The California-Nevada Chapter of the American Fisheries Society (Cal-Neva AFS) recently held its 47th Annual Cal-Neva Conference in Davis, California. This year’s conference focused on the biodiversity of California and Nevada fishes, and provided scientists and managers the opportunity to present research findings and future study ideas. More than one hundred people attended, including several FISHBIO staff. This year’s plenary speakers included Dr. Peter Moyle (University of California, Davis), Steve Parmenter (USFW, Bishop Field Office), Dr. Sean Hayes (NOAA Fisheries, Davis), Dr. Walter Duffy (USGS, Humboldt State University, Arcata), and Dr. Zeb Hogan (University of Nevada, Reno). Plenary speakers presented topics on the history, status, restoration, conservation, and management of California inland fishes, desert fishes (i.e. pupfish), coastal salmonids, and the world’s large-bodied fishes.
Many fish populations are imperiled around the world, especially those in California and Nevada. Factors that negatively affect native fishes include habitat loss and degradation, climate change, predation, and interactions with non-native species. Dr. Moyle explained that extinction is a natural event; however, native California fish species are being listed as endangered or threated at an approximate rate of one species per year. Fish assemblages have shifted to be largely comprised of non-native fishes, which can often out-compete the native species due to their phenotypic plasticity (i.e. higher thermal tolerance range, larger body size, etc.), thereby reducing an ecosystem’s biodiversity. Dr. Walter Duffy stated that management must not only consider individual species, but should also incorporate the biodiversity of ecosystems, as well as the diversity within a species. This within-species diversity can include alternative life histories (i.e. Chinook salmon that spawn at different ages) and different races of salmon (i.e. fall run and spring run salmon). Mr. Steve Parmenter discussed the importance of monitoring trends and effects of management activities, and shared efforts to restore populations of Owens pupfish in Death Valley.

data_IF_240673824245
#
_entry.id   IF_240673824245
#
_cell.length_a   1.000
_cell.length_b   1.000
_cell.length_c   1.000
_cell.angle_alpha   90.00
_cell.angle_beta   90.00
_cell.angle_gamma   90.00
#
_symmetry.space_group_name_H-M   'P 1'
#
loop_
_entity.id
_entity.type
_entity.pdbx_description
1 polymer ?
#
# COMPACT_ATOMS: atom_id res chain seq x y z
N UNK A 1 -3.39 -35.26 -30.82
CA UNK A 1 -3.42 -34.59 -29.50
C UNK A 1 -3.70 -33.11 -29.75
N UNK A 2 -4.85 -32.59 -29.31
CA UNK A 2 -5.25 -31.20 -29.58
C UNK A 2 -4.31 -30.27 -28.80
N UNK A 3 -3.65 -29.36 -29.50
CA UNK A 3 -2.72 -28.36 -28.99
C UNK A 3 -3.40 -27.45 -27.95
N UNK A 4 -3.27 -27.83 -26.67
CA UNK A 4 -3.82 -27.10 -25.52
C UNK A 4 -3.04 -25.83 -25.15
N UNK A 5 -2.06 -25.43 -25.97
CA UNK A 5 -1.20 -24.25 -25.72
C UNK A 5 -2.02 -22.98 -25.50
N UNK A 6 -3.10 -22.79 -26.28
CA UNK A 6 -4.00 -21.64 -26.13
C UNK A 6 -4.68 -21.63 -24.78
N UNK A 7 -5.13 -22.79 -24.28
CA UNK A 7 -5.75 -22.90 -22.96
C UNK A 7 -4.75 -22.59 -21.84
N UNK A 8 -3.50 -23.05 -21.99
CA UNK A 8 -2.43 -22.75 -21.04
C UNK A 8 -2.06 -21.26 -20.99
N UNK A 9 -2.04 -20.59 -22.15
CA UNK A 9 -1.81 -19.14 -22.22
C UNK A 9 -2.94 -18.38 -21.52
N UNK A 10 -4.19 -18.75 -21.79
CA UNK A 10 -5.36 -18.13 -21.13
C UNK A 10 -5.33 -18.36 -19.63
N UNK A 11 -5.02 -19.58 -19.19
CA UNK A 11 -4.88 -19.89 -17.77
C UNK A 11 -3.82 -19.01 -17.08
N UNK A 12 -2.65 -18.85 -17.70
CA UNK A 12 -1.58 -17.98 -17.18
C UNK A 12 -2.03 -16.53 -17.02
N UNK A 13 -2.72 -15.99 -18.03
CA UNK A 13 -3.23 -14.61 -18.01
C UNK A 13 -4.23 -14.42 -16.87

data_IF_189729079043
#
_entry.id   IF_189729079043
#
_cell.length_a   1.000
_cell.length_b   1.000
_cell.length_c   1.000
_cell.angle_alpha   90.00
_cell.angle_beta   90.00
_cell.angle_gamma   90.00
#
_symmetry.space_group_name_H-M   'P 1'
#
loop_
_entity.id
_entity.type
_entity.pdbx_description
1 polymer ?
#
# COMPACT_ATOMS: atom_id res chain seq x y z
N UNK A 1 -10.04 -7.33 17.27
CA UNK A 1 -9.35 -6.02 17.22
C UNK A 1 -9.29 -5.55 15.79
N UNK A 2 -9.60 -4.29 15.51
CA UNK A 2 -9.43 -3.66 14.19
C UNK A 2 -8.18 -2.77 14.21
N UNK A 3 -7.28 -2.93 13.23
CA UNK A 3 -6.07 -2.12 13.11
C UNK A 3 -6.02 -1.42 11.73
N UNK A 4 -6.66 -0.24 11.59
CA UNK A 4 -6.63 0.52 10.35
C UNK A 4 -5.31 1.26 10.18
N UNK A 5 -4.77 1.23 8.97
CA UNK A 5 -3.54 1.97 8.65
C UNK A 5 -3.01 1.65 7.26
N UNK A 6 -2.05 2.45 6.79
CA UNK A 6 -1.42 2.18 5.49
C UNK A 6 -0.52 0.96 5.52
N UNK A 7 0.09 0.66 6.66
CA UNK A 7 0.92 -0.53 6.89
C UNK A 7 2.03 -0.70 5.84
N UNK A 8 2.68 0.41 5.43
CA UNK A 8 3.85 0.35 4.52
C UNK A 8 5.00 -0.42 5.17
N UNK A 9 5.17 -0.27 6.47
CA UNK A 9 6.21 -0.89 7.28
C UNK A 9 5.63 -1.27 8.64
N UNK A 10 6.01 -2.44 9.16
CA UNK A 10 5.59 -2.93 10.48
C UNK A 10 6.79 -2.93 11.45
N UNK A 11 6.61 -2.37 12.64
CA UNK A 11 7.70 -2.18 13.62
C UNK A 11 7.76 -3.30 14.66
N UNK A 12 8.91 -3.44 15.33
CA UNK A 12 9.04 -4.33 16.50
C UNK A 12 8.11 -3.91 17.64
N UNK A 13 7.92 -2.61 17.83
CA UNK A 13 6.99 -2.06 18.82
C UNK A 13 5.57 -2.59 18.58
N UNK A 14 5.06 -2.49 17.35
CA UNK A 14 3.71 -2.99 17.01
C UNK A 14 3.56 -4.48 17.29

While the ultimate goal for many fish researchers is to prevent population declines and restore native fish populations, it is also important to consider natural events that cause mortality. As Dr. Sean Hayes put it, “salmon die,” and this is a completely natural event. Dr. Hayes discovered that the majority (85%) of the steelhead that return to spawn on Scott Creek in Santa Cruz, California, come from a small group of fish that spend the summer in an estuary instead of the ocean. Because “fatter” fish are present in high-growth habitats like the estuary, predators also seek out these habitats. Therefore, restoring habitat for salmon may also attract more predators, leading to higher fish mortality. Dr. Zeb Hogan finished the plenary session talking about the status of large Nevada fishes, pointing out that there are no Chinook salmon or Colorado pikeminnow and very few Lahontan cutthroat trout left in Nevada. Dr. Hogan, also renowned for his international research on large-bodied fishes, also discussed the status of large-bodied fishes around the world, such as the critically endangered Mekong giant catfish. The Mekong River watershed contains approximately 1000 different fish species and the majority of large-bodied fishes in the world. However, no single Mekong fish species has had its life history completely described, Dr. Hogan said. This year’s plenary speakers echoed the importance of fish biodiversity in California and Nevada waters, and around the world: managing to conserve biodiversity maximizes our efforts in not only recovering individual species, but also recovering ecosystems.